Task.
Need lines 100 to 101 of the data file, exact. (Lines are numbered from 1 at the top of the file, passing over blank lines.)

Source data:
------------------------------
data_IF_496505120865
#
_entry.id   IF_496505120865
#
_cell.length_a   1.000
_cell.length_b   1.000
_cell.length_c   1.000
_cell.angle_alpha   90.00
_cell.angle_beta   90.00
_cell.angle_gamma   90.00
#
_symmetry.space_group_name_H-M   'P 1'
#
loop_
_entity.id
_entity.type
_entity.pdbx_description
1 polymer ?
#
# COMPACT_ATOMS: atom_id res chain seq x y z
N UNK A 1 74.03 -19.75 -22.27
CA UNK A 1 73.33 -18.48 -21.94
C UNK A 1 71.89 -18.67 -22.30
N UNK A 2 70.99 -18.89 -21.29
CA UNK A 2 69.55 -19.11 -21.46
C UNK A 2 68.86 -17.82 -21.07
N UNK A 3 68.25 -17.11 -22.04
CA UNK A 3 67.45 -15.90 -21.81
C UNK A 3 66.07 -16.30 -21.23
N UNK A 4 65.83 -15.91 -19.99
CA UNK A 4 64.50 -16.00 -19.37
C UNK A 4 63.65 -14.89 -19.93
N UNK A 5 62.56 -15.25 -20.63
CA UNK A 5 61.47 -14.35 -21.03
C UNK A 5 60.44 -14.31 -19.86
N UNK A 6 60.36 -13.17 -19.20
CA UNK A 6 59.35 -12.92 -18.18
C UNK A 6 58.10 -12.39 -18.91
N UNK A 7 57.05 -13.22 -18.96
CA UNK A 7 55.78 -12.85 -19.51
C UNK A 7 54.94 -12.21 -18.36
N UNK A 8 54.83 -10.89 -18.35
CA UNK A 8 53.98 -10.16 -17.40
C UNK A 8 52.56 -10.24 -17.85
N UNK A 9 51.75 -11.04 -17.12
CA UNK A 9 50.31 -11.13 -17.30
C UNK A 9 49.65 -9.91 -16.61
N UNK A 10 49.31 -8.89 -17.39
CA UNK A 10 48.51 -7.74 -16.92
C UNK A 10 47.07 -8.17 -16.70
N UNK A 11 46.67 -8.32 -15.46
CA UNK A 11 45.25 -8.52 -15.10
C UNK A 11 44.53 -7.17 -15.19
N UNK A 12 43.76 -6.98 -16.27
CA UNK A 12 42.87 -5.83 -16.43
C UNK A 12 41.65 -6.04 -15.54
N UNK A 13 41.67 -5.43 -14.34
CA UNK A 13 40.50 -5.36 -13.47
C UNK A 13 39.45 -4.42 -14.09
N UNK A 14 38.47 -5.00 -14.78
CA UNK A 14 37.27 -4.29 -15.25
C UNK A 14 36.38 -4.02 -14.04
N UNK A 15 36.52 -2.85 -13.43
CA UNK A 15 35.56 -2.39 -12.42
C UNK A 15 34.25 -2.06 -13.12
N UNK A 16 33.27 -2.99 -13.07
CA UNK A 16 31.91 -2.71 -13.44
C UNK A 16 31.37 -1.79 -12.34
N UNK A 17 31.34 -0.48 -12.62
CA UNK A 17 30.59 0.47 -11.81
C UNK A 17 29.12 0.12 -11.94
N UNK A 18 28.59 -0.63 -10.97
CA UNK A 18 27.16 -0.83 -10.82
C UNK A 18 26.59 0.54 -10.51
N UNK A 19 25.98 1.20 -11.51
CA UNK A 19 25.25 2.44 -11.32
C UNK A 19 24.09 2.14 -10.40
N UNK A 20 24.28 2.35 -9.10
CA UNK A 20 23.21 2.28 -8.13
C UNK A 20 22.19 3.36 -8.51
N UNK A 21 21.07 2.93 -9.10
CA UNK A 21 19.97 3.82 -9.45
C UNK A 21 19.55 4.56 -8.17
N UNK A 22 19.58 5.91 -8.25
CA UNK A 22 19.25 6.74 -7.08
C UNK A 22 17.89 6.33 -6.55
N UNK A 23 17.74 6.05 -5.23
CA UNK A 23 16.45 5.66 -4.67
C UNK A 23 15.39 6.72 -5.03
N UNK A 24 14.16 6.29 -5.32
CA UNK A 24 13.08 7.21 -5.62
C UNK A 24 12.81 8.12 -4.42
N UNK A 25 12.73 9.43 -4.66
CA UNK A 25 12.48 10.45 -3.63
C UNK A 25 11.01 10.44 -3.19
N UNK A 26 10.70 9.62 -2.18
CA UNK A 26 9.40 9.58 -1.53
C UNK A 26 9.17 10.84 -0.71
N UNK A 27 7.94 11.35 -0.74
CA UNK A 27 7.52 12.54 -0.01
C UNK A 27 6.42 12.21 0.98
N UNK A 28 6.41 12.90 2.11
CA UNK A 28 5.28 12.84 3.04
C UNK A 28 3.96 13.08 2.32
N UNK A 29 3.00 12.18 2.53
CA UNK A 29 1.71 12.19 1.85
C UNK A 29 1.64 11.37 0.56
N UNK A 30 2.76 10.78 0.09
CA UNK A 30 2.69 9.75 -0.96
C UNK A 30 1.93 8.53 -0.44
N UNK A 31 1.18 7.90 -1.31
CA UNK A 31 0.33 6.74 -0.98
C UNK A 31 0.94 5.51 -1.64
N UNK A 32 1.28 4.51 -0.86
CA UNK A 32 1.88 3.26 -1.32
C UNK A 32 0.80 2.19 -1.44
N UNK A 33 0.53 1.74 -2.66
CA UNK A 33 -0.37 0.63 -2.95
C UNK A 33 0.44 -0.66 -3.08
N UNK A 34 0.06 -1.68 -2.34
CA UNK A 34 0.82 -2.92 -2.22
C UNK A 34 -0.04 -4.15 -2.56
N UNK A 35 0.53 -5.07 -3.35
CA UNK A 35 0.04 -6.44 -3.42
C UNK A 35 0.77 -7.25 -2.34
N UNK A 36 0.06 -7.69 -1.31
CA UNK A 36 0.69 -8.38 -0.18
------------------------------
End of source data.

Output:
CA UNK A 27 7.52 12.54 -0.01
C UNK A 27 6.42 12.21 0.98